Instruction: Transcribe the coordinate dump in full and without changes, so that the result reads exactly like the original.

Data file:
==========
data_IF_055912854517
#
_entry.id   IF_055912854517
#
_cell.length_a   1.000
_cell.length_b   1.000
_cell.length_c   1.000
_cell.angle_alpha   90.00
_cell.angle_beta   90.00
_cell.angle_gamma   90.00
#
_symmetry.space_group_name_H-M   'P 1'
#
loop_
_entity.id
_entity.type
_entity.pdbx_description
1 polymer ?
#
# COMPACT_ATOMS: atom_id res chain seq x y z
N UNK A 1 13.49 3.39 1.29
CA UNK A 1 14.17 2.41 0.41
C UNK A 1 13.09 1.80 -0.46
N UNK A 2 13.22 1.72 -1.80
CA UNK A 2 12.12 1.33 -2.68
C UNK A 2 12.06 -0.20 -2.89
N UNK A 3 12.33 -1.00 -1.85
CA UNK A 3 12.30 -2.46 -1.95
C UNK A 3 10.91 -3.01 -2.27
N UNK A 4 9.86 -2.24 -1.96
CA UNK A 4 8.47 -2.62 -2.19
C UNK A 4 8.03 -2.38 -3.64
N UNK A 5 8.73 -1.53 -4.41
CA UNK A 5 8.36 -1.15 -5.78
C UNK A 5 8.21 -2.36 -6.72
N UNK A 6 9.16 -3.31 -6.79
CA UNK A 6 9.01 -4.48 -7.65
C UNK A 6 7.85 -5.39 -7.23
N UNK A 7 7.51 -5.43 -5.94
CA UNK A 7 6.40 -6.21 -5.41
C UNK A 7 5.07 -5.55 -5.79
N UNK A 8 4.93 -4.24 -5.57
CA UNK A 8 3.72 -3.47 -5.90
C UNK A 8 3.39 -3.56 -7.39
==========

data_IF_055912854517
#
_entry.id   IF_055912854517
#
_cell.length_a   1.000
_cell.length_b   1.000
_cell.length_c   1.000
_cell.angle_alpha   90.00
_cell.angle_beta   90.00
_cell.angle_gamma   90.00
#
_symmetry.space_group_name_H-M   'P 1'
#
loop_
_entity.id
_entity.type
_entity.pdbx_description
1 polymer ?
#
# COMPACT_ATOMS: atom_id res chain seq x y z
N UNK A 1 13.49 3.39 1.29
CA UNK A 1 14.17 2.41 0.41
C UNK A 1 13.09 1.80 -0.46
N UNK A 2 13.22 1.72 -1.80
CA UNK A 2 12.12 1.33 -2.68
C UNK A 2 12.06 -0.20 -2.89
N UNK A 3 12.33 -1.00 -1.85
CA UNK A 3 12.30 -2.46 -1.95
C UNK A 3 10.91 -3.01 -2.27
N UNK A 4 9.86 -2.24 -1.96
CA UNK A 4 8.47 -2.62 -2.19
C UNK A 4 8.03 -2.38 -3.64
N UNK A 5 8.73 -1.53 -4.41
CA UNK A 5 8.36 -1.15 -5.78
C UNK A 5 8.21 -2.36 -6.72
N UNK A 6 9.16 -3.31 -6.79
CA UNK A 6 9.01 -4.48 -7.65
C UNK A 6 7.85 -5.39 -7.23
N UNK A 7 7.51 -5.43 -5.94
CA UNK A 7 6.40 -6.21 -5.41
C UNK A 7 5.07 -5.55 -5.79
N UNK A 8 4.93 -4.24 -5.57
CA UNK A 8 3.72 -3.47 -5.90
C UNK A 8 3.39 -3.56 -7.39